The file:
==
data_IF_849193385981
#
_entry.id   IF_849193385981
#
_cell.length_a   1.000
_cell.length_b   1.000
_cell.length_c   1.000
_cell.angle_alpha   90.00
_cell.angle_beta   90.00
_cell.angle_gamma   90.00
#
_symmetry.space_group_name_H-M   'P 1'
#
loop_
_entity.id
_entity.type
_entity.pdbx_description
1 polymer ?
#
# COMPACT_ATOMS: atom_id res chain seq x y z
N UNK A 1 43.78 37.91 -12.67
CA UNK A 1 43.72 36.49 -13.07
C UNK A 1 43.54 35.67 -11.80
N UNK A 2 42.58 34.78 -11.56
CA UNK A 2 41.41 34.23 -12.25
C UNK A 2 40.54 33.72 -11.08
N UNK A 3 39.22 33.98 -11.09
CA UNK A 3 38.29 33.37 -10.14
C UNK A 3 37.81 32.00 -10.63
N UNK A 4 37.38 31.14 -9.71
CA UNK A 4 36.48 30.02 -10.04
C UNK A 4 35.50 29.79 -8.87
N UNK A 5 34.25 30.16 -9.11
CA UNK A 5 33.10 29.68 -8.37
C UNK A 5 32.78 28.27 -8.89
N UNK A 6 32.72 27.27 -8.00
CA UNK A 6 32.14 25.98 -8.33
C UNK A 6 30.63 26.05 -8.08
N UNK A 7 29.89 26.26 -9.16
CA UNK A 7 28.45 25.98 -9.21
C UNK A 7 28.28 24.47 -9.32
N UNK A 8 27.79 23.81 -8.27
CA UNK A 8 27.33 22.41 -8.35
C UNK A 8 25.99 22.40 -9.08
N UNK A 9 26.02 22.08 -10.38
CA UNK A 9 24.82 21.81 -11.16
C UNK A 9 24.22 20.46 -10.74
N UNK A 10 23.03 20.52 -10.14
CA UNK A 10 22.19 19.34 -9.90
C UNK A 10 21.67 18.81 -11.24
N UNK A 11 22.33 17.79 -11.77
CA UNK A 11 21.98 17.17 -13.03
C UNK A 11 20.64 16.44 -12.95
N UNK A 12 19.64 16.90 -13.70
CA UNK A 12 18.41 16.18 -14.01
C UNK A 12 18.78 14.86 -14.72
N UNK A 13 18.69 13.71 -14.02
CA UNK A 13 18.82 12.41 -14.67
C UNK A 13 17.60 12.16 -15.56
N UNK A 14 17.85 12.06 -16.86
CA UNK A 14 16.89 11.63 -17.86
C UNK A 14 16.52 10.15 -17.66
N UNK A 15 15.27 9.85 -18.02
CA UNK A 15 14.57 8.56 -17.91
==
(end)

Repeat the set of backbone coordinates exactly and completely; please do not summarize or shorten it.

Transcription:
data_IF_849193385981
#
_entry.id   IF_849193385981
#
_cell.length_a   1.000
_cell.length_b   1.000
_cell.length_c   1.000
_cell.angle_alpha   90.00
_cell.angle_beta   90.00
_cell.angle_gamma   90.00
#
_symmetry.space_group_name_H-M   'P 1'
#
loop_
_entity.id
_entity.type
_entity.pdbx_description
1 polymer ?
#
# COMPACT_ATOMS: atom_id res chain seq x y z
N UNK A 1 43.78 37.91 -12.67
CA UNK A 1 43.72 36.49 -13.07
C UNK A 1 43.54 35.67 -11.80
N UNK A 2 42.58 34.78 -11.56
CA UNK A 2 41.41 34.23 -12.25
C UNK A 2 40.54 33.72 -11.08
N UNK A 3 39.22 33.98 -11.09
CA UNK A 3 38.29 33.37 -10.14
C UNK A 3 37.81 32.00 -10.63
N UNK A 4 37.38 31.14 -9.71
CA UNK A 4 36.48 30.02 -10.04
C UNK A 4 35.50 29.79 -8.87
N UNK A 5 34.25 30.16 -9.11
CA UNK A 5 33.10 29.68 -8.37
C UNK A 5 32.78 28.27 -8.89
N UNK A 6 32.72 27.27 -8.00
CA UNK A 6 32.14 25.98 -8.33
C UNK A 6 30.63 26.05 -8.08
N UNK A 7 29.89 26.26 -9.16
CA UNK A 7 28.45 25.98 -9.21
C UNK A 7 28.28 24.47 -9.32
N UNK A 8 27.79 23.81 -8.27
CA UNK A 8 27.33 22.41 -8.35
C UNK A 8 25.99 22.40 -9.08
N UNK A 9 26.02 22.08 -10.38
CA UNK A 9 24.82 21.81 -11.16
C UNK A 9 24.22 20.46 -10.74
N UNK A 10 23.03 20.52 -10.14
CA UNK A 10 22.19 19.34 -9.90
C UNK A 10 21.67 18.81 -11.24
N UNK A 11 22.33 17.79 -11.77
CA UNK A 11 21.98 17.17 -13.03
C UNK A 11 20.64 16.44 -12.95
N UNK A 12 19.64 16.90 -13.70
CA UNK A 12 18.41 16.18 -14.01
C UNK A 12 18.78 14.86 -14.72
N UNK A 13 18.69 13.71 -14.02
CA UNK A 13 18.82 12.41 -14.67
C UNK A 13 17.60 12.16 -15.56
N UNK A 14 17.85 12.06 -16.86
CA UNK A 14 16.89 11.63 -17.86
C UNK A 14 16.52 10.15 -17.66
N UNK A 15 15.27 9.85 -18.02
CA UNK A 15 14.57 8.56 -17.91